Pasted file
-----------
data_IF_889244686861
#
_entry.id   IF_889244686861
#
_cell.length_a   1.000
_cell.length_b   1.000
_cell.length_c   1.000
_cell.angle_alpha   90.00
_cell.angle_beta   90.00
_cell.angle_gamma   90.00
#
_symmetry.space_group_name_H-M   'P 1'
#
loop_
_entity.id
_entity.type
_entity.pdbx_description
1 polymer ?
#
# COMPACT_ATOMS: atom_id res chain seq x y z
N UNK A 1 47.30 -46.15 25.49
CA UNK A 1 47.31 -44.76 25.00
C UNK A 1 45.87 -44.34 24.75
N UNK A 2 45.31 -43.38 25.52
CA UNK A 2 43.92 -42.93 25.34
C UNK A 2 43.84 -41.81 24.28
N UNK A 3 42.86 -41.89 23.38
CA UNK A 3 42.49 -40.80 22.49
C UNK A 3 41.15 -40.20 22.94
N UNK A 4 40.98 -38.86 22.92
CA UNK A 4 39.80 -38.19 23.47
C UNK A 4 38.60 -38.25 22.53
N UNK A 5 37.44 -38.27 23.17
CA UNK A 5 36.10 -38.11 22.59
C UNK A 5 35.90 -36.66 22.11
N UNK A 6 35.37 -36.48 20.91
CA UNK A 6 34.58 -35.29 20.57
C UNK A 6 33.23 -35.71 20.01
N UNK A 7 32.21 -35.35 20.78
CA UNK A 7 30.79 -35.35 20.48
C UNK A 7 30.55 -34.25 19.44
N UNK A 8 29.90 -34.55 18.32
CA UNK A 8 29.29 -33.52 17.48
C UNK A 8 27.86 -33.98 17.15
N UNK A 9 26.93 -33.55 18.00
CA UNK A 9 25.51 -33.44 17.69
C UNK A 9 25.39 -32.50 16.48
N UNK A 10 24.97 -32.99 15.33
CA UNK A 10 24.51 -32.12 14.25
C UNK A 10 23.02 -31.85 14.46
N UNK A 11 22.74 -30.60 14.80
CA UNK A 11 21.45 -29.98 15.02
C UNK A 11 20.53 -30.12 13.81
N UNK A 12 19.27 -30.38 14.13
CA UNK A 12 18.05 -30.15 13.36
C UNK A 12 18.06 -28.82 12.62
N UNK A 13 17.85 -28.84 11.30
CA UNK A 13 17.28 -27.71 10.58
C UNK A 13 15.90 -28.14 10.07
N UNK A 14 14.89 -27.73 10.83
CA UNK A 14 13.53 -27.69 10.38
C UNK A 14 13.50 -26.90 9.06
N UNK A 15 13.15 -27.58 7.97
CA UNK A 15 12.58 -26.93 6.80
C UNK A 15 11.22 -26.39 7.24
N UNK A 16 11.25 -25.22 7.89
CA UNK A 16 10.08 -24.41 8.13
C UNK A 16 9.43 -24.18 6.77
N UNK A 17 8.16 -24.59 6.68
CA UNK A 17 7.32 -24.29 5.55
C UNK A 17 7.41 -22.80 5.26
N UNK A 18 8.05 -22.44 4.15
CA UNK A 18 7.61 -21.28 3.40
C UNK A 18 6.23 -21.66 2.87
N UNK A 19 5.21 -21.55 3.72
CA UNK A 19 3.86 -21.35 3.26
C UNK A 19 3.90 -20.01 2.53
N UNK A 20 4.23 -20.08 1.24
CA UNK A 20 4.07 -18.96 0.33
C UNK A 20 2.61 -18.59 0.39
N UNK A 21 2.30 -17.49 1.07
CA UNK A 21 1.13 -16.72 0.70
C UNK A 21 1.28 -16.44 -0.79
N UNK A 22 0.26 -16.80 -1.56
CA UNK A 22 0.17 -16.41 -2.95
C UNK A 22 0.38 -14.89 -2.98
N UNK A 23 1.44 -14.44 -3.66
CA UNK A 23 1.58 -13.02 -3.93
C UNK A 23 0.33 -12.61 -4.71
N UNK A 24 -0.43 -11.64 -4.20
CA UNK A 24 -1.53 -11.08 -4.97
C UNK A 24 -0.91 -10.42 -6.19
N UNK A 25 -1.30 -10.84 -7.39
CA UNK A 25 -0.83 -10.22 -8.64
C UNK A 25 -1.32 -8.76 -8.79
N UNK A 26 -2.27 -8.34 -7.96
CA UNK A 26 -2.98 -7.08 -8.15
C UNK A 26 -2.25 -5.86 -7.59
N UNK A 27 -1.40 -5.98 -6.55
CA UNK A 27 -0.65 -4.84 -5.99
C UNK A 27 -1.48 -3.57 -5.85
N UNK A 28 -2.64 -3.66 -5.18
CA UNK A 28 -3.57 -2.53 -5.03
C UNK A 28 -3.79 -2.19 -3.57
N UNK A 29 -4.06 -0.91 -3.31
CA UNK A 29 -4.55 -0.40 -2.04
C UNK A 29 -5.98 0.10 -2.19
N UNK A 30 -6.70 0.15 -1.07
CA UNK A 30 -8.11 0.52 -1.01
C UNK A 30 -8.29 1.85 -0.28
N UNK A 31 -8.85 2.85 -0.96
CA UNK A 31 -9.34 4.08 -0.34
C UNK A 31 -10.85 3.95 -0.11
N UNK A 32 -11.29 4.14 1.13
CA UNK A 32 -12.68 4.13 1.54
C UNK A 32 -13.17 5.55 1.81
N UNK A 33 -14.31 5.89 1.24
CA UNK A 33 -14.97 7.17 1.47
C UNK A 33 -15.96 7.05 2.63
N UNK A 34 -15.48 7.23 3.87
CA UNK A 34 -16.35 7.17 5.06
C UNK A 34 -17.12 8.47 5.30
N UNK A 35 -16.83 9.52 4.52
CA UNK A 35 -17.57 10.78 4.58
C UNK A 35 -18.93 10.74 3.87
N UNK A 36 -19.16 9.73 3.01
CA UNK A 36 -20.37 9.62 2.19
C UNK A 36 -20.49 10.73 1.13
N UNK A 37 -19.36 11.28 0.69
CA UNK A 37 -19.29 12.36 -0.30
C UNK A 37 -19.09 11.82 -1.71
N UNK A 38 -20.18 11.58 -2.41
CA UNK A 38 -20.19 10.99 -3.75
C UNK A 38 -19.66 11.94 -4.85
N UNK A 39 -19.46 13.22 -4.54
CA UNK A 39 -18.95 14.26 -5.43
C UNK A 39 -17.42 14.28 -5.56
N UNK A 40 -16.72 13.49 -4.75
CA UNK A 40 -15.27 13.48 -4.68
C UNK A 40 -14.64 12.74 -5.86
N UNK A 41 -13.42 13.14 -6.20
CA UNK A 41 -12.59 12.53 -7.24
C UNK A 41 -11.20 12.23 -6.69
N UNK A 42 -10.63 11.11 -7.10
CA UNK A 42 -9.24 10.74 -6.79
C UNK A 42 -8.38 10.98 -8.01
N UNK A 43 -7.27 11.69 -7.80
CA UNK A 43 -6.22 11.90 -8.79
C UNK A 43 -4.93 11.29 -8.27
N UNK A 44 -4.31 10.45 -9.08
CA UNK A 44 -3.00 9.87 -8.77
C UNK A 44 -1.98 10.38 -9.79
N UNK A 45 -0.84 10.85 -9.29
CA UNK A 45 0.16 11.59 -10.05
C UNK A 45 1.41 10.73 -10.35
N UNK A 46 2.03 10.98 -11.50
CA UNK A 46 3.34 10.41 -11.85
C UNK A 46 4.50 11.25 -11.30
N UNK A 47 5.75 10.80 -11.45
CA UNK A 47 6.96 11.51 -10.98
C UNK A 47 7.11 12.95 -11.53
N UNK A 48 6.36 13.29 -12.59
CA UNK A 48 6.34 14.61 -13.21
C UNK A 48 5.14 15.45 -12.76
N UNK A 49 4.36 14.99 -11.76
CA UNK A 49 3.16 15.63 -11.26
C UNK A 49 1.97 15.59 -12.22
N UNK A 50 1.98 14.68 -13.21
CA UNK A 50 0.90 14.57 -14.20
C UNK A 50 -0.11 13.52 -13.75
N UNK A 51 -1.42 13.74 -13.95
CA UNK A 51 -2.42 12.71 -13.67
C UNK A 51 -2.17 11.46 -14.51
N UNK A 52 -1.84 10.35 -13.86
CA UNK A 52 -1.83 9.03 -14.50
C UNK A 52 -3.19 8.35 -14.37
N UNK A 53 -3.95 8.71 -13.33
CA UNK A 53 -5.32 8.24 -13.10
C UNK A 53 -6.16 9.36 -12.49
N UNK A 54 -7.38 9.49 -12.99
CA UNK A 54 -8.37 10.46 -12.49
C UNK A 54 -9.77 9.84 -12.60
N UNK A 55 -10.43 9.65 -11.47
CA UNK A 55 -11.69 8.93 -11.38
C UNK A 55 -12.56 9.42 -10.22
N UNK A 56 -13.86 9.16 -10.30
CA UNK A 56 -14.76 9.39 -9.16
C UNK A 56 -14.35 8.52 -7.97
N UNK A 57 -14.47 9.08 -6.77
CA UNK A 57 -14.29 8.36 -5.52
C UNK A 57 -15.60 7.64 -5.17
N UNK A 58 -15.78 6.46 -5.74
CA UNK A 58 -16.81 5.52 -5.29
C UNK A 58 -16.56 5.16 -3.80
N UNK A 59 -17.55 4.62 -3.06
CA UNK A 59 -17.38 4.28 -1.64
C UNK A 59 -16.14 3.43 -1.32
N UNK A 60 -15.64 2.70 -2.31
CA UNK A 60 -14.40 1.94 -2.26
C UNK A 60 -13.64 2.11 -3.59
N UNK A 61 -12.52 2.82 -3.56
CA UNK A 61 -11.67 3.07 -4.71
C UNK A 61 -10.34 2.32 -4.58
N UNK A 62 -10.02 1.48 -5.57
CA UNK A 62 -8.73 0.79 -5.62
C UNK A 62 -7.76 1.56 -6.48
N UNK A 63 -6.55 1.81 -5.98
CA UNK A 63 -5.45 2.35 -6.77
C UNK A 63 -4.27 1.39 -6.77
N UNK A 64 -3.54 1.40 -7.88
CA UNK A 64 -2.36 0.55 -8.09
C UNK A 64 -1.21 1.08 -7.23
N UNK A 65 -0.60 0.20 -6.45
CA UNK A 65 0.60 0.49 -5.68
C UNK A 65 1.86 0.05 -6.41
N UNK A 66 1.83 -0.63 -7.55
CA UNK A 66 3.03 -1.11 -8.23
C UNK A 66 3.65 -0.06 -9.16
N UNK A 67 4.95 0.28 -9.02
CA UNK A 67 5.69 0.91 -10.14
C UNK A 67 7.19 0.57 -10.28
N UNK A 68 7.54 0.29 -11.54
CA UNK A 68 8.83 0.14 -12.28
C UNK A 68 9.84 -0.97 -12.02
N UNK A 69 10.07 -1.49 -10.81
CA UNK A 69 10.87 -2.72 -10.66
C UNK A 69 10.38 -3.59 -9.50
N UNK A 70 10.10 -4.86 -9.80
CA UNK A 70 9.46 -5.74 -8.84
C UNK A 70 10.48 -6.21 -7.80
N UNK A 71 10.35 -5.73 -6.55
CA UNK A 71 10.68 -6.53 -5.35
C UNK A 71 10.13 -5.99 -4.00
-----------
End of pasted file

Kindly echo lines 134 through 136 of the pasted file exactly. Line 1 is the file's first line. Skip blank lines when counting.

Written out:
C UNK A 38 -19.66 11.94 -4.85
N UNK A 39 -19.46 13.22 -4.54
CA UNK A 39 -18.95 14.26 -5.43